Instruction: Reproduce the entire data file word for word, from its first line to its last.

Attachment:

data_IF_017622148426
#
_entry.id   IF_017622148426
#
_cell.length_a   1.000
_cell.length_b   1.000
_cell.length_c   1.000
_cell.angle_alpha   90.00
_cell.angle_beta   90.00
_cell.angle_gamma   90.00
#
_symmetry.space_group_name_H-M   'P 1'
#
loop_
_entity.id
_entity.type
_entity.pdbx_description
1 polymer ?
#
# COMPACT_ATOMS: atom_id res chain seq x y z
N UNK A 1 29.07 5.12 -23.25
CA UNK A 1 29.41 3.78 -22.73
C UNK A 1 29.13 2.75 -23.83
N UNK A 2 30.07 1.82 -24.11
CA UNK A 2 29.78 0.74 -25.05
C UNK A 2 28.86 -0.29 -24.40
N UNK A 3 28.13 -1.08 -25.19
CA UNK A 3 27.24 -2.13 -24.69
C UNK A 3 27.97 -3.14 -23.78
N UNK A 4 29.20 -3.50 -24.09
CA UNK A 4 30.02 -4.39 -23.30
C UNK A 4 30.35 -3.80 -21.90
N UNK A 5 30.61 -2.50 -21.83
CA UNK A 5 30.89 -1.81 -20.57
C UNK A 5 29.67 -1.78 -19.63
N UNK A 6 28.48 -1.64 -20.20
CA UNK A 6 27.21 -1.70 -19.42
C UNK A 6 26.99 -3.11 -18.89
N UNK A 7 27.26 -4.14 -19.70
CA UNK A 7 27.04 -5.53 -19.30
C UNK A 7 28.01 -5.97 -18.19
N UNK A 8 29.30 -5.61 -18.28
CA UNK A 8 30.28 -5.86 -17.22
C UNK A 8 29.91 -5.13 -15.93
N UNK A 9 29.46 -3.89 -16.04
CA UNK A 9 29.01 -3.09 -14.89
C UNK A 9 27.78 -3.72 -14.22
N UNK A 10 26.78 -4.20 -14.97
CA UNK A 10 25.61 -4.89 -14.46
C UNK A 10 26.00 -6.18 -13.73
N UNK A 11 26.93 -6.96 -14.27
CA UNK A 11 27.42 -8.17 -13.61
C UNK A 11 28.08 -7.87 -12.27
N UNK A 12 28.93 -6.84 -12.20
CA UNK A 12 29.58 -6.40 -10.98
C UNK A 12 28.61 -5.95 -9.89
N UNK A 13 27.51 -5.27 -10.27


data_IF_017622148426
#
_entry.id   IF_017622148426
#
_cell.length_a   1.000
_cell.length_b   1.000
_cell.length_c   1.000
_cell.angle_alpha   90.00
_cell.angle_beta   90.00
_cell.angle_gamma   90.00
#
_symmetry.space_group_name_H-M   'P 1'
#
loop_
_entity.id
_entity.type
_entity.pdbx_description
1 polymer ?
#
# COMPACT_ATOMS: atom_id res chain seq x y z
N UNK A 1 29.07 5.12 -23.25
CA UNK A 1 29.41 3.78 -22.73
C UNK A 1 29.13 2.75 -23.83
N UNK A 2 30.07 1.82 -24.11
CA UNK A 2 29.78 0.74 -25.05
C UNK A 2 28.86 -0.29 -24.40
N UNK A 3 28.13 -1.08 -25.19
CA UNK A 3 27.24 -2.13 -24.69
C UNK A 3 27.97 -3.14 -23.78
N UNK A 4 29.20 -3.50 -24.09
CA UNK A 4 30.02 -4.39 -23.30
C UNK A 4 30.35 -3.80 -21.90
N UNK A 5 30.61 -2.50 -21.83
CA UNK A 5 30.89 -1.81 -20.57
C UNK A 5 29.67 -1.78 -19.63
N UNK A 6 28.48 -1.64 -20.20
CA UNK A 6 27.21 -1.70 -19.42
C UNK A 6 26.99 -3.11 -18.89
N UNK A 7 27.26 -4.14 -19.70
CA UNK A 7 27.04 -5.53 -19.30
C UNK A 7 28.01 -5.97 -18.19
N UNK A 8 29.30 -5.61 -18.28
CA UNK A 8 30.28 -5.86 -17.22
C UNK A 8 29.91 -5.13 -15.93
N UNK A 9 29.46 -3.89 -16.04
CA UNK A 9 29.01 -3.09 -14.89
C UNK A 9 27.78 -3.72 -14.22
N UNK A 10 26.78 -4.20 -14.97
CA UNK A 10 25.61 -4.89 -14.46
C UNK A 10 26.00 -6.18 -13.73
N UNK A 11 26.93 -6.96 -14.27
CA UNK A 11 27.42 -8.17 -13.61
C UNK A 11 28.08 -7.87 -12.27
N UNK A 12 28.93 -6.84 -12.20
CA UNK A 12 29.58 -6.40 -10.98
C UNK A 12 28.61 -5.95 -9.89
N UNK A 13 27.51 -5.27 -10.27